Regulations and Implementation

In a paper (750-1,000 words), explain how the impact of HIPPA and HITECH
regulations will impact the implementation of various systems moving forward.
Consider impacts to and from federal, local, software vendors/users, hardware
vendors/users, infrastructure, and organizational standards. Papers must address
the following:
1) Clearly define impact of HIPAA and HITECH regulations on health care systems for
the future with mention to state and federal differences.
2) Define how the regulations will modify the implementation and ongoing use of
software systems that maintain patient data.
3) Discuss the changes and impacts to software and hardware vendors.
4) Clarify the changes and impacts to infrastructure and organizational standards.

Regulations and Implementation 

 The impact of HIPAA and HITECH regulations on health care systems for the future with
mention to state and federal differences
The HITECH Act introduced modifications to the traditional rules on the types of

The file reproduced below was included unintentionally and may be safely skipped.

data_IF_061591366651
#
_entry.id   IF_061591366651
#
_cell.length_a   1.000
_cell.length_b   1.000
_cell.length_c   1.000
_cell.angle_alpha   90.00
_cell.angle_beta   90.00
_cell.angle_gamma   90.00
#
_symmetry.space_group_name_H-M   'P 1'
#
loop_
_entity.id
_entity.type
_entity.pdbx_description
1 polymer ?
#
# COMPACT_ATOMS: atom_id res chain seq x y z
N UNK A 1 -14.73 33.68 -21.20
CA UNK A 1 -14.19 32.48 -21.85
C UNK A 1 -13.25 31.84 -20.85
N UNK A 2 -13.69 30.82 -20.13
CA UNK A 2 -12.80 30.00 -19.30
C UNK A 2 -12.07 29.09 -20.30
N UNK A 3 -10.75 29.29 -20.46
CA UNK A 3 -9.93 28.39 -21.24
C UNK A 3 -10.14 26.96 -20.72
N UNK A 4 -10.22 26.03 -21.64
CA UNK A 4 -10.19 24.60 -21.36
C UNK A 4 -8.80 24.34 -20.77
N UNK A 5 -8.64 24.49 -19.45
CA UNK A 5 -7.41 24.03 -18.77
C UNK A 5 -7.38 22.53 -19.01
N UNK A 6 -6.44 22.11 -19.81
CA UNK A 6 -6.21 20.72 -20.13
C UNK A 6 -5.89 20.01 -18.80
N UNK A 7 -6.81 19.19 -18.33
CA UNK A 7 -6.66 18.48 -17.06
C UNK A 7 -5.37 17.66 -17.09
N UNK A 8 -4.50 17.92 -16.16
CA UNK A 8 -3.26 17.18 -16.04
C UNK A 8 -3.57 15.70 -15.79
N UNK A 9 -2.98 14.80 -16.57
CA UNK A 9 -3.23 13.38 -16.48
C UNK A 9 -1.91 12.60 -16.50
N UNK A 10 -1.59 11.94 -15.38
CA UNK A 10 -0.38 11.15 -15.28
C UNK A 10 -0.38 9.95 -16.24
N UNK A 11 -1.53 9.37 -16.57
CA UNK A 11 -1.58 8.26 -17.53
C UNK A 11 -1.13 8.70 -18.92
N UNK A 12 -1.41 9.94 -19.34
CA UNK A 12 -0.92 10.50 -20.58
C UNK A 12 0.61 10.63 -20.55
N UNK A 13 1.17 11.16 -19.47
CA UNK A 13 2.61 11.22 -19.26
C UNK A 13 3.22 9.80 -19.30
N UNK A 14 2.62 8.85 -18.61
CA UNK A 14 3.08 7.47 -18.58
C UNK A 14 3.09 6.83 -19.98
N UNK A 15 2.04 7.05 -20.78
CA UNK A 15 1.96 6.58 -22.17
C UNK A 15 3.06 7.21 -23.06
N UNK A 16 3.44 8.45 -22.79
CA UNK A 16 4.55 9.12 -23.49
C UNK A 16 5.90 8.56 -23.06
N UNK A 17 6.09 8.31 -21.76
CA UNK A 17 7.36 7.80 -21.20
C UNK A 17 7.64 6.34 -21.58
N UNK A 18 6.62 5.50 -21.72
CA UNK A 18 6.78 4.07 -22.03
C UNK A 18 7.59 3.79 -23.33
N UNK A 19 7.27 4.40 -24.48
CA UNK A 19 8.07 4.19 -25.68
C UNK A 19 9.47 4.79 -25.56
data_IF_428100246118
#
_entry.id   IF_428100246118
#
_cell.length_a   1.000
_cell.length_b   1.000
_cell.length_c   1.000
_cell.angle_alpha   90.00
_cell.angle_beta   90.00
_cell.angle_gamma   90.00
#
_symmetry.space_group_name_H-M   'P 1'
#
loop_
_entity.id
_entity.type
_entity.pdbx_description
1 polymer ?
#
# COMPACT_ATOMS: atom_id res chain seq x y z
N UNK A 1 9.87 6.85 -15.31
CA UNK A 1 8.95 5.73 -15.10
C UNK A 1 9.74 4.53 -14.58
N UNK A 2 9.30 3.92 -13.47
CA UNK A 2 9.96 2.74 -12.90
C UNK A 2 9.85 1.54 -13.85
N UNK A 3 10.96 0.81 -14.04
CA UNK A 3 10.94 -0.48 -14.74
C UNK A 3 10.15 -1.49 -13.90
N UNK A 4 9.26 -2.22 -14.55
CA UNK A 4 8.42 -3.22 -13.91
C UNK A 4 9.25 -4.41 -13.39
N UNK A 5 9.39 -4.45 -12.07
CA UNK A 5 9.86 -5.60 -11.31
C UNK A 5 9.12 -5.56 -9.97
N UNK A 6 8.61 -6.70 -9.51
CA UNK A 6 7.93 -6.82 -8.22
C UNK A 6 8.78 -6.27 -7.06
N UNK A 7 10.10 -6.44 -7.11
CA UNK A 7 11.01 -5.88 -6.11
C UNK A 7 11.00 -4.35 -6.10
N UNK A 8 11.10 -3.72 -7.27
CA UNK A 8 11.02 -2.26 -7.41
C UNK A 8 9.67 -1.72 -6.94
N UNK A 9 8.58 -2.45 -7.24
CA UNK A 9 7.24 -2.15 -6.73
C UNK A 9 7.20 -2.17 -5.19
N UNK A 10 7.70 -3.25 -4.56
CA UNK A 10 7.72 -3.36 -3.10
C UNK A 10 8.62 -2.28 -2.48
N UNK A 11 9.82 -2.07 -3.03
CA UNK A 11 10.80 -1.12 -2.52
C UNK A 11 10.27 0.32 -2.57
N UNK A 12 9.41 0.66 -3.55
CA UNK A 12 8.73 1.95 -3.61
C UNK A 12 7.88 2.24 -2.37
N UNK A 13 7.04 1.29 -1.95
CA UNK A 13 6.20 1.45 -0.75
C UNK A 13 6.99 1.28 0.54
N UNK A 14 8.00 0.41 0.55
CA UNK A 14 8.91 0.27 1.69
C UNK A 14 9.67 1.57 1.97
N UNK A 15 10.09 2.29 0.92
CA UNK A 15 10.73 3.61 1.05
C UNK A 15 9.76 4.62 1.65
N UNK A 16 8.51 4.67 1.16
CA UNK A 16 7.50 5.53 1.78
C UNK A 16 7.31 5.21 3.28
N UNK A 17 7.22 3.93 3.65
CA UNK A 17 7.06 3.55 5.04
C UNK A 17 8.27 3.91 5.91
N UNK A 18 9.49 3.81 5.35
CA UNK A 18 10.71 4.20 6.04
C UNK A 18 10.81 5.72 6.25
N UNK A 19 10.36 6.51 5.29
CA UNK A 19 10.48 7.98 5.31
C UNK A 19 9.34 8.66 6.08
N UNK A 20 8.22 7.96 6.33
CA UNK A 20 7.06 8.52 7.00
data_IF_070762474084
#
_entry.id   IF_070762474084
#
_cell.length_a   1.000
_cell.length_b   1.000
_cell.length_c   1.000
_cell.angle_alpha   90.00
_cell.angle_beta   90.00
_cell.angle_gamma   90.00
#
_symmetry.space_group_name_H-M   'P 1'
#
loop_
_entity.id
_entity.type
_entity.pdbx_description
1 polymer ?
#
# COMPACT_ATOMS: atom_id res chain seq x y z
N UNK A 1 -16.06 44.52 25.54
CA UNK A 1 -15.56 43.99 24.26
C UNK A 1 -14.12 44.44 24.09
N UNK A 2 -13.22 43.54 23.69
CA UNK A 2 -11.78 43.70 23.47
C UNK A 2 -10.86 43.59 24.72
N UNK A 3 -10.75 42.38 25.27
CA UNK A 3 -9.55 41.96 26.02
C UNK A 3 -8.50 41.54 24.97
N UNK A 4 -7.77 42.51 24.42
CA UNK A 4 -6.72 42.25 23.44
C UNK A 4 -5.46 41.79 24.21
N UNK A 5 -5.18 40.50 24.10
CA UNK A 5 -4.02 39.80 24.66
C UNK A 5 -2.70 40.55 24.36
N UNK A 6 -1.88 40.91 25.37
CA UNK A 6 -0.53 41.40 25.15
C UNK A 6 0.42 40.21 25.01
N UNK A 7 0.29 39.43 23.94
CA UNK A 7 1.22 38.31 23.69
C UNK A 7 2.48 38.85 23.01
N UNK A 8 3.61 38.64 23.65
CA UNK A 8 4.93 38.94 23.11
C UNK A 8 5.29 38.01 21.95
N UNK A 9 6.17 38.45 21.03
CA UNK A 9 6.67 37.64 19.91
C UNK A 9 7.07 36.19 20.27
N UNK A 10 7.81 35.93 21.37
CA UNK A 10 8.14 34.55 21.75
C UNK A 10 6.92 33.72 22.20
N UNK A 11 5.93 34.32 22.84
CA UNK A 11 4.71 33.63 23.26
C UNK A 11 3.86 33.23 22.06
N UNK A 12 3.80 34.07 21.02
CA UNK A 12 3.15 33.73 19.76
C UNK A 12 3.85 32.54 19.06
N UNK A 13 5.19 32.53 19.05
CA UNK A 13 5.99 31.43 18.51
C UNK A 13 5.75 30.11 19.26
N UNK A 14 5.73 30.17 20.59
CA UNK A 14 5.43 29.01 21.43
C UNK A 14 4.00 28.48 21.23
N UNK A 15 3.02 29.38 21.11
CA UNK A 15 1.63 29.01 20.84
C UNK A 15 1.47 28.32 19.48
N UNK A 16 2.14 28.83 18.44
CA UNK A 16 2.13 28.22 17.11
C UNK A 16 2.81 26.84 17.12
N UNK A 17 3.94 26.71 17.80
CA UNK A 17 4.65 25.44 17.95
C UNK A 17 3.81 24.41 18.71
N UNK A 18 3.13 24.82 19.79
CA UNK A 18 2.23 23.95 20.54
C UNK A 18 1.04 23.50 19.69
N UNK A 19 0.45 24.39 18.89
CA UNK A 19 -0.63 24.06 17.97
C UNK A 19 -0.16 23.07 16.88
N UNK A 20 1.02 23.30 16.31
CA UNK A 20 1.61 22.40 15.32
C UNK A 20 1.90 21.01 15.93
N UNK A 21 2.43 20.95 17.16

disclosures and uses for treatment, healthcare operations and payment. The amendment to the
Act now mandates providers of health care who use an electronic health record system to ensure
that they, on request, submit an accounted report on all disclosures and uses including those for
health care operations payment and treatment which were done in the last three years.


The main areas in which HITECH impacts on the compliance to HPAA by companies is
in relation to the provisions for business associate and requirement for federal breach reporting.
Initially, HPAA provided for compliance with Privacy and Security Rules by covered entities.